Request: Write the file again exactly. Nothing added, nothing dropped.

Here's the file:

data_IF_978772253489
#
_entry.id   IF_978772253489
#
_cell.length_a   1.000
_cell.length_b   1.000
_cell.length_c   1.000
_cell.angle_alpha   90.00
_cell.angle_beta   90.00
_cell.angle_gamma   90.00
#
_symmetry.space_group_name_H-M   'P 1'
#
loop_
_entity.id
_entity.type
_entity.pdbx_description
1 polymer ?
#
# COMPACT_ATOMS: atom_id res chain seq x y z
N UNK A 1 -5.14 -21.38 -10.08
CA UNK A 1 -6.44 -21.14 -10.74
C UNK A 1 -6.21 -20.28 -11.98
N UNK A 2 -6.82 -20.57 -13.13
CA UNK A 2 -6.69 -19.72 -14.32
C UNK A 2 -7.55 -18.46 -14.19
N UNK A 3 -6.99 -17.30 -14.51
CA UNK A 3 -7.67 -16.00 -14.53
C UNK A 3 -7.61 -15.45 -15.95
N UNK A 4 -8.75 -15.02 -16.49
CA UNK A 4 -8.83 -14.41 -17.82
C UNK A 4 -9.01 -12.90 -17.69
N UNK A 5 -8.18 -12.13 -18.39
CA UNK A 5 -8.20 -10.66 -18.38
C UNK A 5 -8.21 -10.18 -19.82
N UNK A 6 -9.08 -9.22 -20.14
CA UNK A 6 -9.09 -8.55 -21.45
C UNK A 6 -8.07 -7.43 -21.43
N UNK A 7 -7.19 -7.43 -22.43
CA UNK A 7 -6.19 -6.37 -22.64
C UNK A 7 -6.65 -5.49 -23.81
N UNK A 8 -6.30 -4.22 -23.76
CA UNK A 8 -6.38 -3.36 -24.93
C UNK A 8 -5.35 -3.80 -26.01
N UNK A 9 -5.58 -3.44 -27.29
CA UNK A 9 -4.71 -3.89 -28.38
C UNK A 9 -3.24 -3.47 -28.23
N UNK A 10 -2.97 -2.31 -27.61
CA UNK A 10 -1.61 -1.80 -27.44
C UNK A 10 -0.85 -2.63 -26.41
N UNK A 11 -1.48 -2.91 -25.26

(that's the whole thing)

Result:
data_IF_978772253489
#
_entry.id   IF_978772253489
#
_cell.length_a   1.000
_cell.length_b   1.000
_cell.length_c   1.000
_cell.angle_alpha   90.00
_cell.angle_beta   90.00
_cell.angle_gamma   90.00
#
_symmetry.space_group_name_H-M   'P 1'
#
loop_
_entity.id
_entity.type
_entity.pdbx_description
1 polymer ?
#
# COMPACT_ATOMS: atom_id res chain seq x y z
N UNK A 1 -5.14 -21.38 -10.08
CA UNK A 1 -6.44 -21.14 -10.74
C UNK A 1 -6.21 -20.28 -11.98
N UNK A 2 -6.82 -20.57 -13.13
CA UNK A 2 -6.69 -19.72 -14.32
C UNK A 2 -7.55 -18.46 -14.19
N UNK A 3 -6.99 -17.30 -14.51
CA UNK A 3 -7.67 -16.00 -14.53
C UNK A 3 -7.61 -15.45 -15.95
N UNK A 4 -8.75 -15.02 -16.49
CA UNK A 4 -8.83 -14.41 -17.82
C UNK A 4 -9.01 -12.90 -17.69
N UNK A 5 -8.18 -12.13 -18.39
CA UNK A 5 -8.20 -10.66 -18.38
C UNK A 5 -8.21 -10.18 -19.82
N UNK A 6 -9.08 -9.22 -20.14
CA UNK A 6 -9.09 -8.55 -21.45
C UNK A 6 -8.07 -7.43 -21.43
N UNK A 7 -7.19 -7.43 -22.43
CA UNK A 7 -6.19 -6.37 -22.64
C UNK A 7 -6.65 -5.49 -23.81
N UNK A 8 -6.30 -4.22 -23.76
CA UNK A 8 -6.38 -3.36 -24.93
C UNK A 8 -5.35 -3.80 -26.01
N UNK A 9 -5.58 -3.44 -27.29
CA UNK A 9 -4.71 -3.89 -28.38
C UNK A 9 -3.24 -3.47 -28.23
N UNK A 10 -2.97 -2.31 -27.61
CA UNK A 10 -1.61 -1.80 -27.44
C UNK A 10 -0.85 -2.63 -26.41
N UNK A 11 -1.48 -2.91 -25.26